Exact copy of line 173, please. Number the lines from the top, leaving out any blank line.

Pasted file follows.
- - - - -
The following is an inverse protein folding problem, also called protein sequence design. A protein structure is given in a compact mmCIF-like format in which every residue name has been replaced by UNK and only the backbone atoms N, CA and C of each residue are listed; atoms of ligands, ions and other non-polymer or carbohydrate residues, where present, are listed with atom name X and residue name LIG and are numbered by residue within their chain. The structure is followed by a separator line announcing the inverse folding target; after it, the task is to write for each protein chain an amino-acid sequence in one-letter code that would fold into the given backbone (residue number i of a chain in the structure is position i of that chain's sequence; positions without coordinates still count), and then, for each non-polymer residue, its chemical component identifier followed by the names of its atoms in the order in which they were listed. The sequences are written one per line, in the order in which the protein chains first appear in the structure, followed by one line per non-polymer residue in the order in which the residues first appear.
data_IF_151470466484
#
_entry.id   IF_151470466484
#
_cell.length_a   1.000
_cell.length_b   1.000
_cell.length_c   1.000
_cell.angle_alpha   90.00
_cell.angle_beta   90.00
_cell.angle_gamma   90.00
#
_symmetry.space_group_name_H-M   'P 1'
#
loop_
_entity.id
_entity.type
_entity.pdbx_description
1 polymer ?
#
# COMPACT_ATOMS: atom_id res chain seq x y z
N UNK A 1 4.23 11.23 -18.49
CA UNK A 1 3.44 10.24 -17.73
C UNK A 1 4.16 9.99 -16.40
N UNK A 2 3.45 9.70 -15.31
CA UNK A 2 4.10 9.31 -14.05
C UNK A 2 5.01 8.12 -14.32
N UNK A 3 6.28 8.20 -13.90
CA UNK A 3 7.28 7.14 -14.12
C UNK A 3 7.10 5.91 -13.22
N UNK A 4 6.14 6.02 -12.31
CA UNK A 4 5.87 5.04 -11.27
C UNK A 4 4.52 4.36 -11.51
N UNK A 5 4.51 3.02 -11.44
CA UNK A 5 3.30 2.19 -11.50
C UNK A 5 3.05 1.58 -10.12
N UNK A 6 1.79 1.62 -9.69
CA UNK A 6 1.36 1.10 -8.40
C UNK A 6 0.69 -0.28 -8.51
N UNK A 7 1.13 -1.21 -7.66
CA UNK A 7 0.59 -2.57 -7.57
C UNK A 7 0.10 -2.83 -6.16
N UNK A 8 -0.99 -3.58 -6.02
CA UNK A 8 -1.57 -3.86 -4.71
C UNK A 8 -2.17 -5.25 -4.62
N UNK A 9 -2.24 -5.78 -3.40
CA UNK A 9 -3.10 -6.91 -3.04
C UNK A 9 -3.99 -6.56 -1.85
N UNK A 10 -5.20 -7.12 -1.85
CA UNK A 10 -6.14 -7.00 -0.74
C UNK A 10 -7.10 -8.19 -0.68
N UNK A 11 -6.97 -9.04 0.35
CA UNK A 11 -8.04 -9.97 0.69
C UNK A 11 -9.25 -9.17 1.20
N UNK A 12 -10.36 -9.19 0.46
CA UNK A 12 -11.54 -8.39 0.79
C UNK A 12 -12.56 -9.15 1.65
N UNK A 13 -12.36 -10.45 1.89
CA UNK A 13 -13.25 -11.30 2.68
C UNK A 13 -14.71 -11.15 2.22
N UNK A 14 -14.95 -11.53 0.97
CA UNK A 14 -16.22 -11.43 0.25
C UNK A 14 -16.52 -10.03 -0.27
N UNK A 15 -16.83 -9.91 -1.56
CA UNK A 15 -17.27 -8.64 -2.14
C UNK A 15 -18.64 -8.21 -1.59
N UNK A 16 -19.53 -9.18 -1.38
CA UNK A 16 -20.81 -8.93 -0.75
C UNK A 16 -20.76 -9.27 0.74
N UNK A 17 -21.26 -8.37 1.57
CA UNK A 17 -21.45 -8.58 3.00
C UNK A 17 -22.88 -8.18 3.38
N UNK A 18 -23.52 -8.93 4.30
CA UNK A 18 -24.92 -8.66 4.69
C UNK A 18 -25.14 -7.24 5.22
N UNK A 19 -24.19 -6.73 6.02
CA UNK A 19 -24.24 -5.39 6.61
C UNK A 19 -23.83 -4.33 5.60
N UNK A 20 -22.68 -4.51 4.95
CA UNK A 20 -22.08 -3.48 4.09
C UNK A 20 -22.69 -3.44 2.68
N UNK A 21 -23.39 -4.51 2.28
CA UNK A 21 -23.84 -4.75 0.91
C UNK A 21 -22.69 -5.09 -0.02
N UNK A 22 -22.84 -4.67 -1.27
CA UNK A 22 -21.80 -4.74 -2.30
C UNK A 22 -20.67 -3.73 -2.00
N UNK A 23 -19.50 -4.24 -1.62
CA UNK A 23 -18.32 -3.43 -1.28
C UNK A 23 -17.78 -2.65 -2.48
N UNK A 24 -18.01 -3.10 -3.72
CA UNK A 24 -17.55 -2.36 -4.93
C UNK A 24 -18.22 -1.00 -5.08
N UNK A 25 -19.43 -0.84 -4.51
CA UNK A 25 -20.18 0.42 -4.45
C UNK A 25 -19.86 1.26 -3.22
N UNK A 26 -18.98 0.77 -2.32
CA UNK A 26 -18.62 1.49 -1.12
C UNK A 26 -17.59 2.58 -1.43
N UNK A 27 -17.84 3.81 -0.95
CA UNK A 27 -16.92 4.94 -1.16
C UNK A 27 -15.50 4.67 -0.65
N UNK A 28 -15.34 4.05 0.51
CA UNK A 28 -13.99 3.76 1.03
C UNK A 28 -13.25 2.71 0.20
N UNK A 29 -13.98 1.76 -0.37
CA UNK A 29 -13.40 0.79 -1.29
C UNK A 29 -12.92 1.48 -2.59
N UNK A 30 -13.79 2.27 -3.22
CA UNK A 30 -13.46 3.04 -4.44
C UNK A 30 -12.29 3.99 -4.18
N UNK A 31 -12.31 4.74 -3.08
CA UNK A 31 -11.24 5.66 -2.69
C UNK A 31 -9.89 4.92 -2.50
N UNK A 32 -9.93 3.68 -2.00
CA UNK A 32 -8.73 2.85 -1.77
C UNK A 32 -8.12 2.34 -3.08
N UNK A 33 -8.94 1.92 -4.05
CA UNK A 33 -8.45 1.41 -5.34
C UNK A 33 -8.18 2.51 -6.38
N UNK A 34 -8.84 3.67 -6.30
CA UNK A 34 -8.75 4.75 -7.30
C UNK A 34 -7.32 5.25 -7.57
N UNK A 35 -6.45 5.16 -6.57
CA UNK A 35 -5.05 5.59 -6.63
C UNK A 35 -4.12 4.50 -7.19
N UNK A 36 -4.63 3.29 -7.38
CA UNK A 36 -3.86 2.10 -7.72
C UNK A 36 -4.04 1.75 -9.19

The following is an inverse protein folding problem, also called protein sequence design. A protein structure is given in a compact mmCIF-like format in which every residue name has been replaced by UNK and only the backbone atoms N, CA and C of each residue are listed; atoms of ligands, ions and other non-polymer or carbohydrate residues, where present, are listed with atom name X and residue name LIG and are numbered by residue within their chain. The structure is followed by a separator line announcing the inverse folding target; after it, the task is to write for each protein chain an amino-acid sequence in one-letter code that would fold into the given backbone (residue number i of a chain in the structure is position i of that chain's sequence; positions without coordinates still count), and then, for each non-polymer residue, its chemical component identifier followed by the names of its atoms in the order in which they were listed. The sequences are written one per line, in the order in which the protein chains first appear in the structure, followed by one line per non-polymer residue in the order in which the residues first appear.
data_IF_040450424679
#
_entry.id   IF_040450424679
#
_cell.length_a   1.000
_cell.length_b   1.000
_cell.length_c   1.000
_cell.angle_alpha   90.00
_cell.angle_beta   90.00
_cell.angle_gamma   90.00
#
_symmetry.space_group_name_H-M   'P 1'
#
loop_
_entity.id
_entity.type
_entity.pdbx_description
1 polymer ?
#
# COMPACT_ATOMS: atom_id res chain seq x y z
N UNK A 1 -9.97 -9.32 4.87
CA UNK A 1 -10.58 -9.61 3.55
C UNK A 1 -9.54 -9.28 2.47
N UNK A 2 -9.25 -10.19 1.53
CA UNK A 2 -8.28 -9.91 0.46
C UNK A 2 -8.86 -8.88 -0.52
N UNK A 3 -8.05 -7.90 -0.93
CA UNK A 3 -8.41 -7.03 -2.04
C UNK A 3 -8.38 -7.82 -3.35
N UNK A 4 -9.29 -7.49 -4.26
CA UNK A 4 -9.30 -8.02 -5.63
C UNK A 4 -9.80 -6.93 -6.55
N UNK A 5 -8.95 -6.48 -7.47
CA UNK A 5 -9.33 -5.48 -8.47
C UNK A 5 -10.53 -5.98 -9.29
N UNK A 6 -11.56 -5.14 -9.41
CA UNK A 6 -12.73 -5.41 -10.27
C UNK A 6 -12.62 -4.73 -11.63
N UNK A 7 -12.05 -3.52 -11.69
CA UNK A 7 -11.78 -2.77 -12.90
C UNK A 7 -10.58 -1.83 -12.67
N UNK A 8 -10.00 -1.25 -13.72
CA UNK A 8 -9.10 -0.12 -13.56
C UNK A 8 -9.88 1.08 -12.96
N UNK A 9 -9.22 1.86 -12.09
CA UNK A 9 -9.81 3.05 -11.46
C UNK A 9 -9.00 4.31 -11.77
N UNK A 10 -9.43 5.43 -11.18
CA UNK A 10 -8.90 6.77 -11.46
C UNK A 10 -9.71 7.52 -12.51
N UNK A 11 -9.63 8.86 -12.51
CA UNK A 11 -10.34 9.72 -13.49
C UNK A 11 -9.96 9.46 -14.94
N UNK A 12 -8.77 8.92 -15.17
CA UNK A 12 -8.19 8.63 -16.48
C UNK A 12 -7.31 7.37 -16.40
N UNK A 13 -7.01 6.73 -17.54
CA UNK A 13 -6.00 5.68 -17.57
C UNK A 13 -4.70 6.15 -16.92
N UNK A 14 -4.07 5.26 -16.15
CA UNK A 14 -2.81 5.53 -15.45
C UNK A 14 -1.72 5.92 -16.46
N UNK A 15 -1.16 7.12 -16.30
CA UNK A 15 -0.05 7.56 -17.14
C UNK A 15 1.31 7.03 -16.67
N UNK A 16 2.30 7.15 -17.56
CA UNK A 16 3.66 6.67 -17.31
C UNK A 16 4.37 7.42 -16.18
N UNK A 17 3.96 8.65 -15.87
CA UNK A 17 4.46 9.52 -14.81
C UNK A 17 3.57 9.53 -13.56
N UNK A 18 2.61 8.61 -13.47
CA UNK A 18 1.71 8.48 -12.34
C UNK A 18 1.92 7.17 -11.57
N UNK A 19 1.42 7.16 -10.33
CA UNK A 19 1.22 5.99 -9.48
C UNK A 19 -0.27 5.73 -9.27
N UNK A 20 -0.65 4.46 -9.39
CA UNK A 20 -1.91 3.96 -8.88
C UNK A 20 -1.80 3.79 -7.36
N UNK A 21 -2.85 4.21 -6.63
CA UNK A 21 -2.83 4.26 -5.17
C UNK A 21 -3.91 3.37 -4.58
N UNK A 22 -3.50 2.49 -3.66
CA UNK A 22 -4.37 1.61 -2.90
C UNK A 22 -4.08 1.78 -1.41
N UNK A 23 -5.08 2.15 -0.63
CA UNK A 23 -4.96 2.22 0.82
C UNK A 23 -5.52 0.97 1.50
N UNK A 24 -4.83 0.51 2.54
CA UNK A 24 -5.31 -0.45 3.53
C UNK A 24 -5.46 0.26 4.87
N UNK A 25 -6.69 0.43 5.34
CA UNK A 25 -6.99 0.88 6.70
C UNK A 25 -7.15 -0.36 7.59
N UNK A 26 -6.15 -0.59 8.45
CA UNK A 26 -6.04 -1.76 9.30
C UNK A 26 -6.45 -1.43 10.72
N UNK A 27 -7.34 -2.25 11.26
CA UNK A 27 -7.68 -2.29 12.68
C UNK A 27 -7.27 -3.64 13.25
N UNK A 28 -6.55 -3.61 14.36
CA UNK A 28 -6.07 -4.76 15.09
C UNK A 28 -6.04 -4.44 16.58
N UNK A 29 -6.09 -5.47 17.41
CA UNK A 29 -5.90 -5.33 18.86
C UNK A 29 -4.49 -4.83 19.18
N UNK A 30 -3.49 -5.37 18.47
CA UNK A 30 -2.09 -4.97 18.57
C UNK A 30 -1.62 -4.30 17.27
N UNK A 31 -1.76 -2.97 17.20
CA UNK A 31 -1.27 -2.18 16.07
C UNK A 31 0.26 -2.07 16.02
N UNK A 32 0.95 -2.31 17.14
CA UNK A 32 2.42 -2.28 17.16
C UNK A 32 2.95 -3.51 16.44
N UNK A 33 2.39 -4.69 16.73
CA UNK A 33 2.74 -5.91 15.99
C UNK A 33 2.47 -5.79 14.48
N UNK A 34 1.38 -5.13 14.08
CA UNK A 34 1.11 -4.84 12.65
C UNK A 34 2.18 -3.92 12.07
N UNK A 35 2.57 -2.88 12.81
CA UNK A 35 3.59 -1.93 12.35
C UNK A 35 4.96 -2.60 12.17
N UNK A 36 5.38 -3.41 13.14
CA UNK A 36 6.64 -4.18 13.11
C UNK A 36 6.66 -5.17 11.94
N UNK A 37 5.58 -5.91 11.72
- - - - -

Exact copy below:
CA UNK A 8 -9.10 -0.12 -13.56